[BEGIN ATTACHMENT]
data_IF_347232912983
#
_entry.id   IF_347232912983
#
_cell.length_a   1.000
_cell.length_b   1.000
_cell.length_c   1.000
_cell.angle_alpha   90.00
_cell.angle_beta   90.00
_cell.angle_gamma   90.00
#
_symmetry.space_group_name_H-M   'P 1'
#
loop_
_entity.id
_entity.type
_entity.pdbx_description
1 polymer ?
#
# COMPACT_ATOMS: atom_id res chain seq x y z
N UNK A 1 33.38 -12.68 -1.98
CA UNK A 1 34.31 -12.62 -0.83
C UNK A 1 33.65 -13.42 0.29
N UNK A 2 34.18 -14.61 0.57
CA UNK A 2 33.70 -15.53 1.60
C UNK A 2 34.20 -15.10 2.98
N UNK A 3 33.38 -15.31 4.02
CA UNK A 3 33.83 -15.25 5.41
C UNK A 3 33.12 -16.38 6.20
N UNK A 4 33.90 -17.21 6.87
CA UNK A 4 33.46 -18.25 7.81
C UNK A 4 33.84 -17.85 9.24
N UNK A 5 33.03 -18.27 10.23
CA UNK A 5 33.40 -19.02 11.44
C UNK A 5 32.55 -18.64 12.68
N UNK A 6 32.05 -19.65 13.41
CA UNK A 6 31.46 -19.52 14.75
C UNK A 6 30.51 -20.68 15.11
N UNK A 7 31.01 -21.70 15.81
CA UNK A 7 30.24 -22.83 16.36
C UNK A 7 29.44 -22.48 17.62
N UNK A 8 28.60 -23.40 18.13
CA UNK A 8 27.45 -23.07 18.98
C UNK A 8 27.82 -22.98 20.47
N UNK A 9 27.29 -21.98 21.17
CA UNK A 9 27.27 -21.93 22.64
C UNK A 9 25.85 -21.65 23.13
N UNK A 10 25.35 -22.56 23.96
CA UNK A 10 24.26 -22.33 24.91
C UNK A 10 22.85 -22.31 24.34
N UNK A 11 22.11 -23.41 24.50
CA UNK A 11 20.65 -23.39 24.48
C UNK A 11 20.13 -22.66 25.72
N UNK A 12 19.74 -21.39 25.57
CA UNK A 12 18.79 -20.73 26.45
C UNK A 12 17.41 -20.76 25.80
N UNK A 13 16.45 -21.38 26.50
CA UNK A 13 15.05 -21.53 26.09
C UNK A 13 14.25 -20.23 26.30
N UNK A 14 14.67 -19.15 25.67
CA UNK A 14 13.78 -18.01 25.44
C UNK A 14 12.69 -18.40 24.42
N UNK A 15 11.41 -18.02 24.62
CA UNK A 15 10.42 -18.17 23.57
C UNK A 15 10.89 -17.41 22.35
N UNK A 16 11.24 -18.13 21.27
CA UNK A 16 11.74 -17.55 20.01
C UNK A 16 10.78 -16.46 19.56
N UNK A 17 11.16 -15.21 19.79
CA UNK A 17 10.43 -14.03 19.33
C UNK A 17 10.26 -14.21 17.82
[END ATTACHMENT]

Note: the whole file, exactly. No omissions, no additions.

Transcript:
data_IF_347232912983
#
_entry.id   IF_347232912983
#
_cell.length_a   1.000
_cell.length_b   1.000
_cell.length_c   1.000
_cell.angle_alpha   90.00
_cell.angle_beta   90.00
_cell.angle_gamma   90.00
#
_symmetry.space_group_name_H-M   'P 1'
#
loop_
_entity.id
_entity.type
_entity.pdbx_description
1 polymer ?
#
# COMPACT_ATOMS: atom_id res chain seq x y z
N UNK A 1 33.38 -12.68 -1.98
CA UNK A 1 34.31 -12.62 -0.83
C UNK A 1 33.65 -13.42 0.29
N UNK A 2 34.18 -14.61 0.57
CA UNK A 2 33.70 -15.53 1.60
C UNK A 2 34.20 -15.10 2.98
N UNK A 3 33.38 -15.31 4.02
CA UNK A 3 33.83 -15.25 5.41
C UNK A 3 33.12 -16.38 6.20
N UNK A 4 33.90 -17.21 6.87
CA UNK A 4 33.46 -18.25 7.81
C UNK A 4 33.84 -17.85 9.24
N UNK A 5 33.03 -18.27 10.23
CA UNK A 5 33.40 -19.02 11.44
C UNK A 5 32.55 -18.64 12.68
N UNK A 6 32.05 -19.65 13.41
CA UNK A 6 31.46 -19.52 14.75
C UNK A 6 30.51 -20.68 15.11
N UNK A 7 31.01 -21.70 15.81
CA UNK A 7 30.24 -22.83 16.36
C UNK A 7 29.44 -22.48 17.62
N UNK A 8 28.60 -23.40 18.13
CA UNK A 8 27.45 -23.07 18.98
C UNK A 8 27.82 -22.98 20.47
N UNK A 9 27.29 -21.98 21.17
CA UNK A 9 27.27 -21.93 22.64
C UNK A 9 25.85 -21.65 23.13
N UNK A 10 25.35 -22.56 23.96
CA UNK A 10 24.26 -22.33 24.91
C UNK A 10 22.85 -22.31 24.34
N UNK A 11 22.11 -23.41 24.50
CA UNK A 11 20.65 -23.39 24.48
C UNK A 11 20.13 -22.66 25.72
N UNK A 12 19.74 -21.39 25.57
CA UNK A 12 18.79 -20.73 26.45
C UNK A 12 17.41 -20.76 25.80
N UNK A 13 16.45 -21.38 26.50
CA UNK A 13 15.05 -21.53 26.09
C UNK A 13 14.25 -20.23 26.30
N UNK A 14 14.67 -19.15 25.67
CA UNK A 14 13.78 -18.01 25.44
C UNK A 14 12.69 -18.40 24.42
N UNK A 15 11.41 -18.02 24.62
CA UNK A 15 10.42 -18.17 23.57
C UNK A 15 10.89 -17.41 22.35
N UNK A 16 11.24 -18.13 21.27
CA UNK A 16 11.74 -17.55 20.01
C UNK A 16 10.78 -16.46 19.56
N UNK A 17 11.16 -15.21 19.79
CA UNK A 17 10.43 -14.03 19.33
C UNK A 17 10.26 -14.21 17.82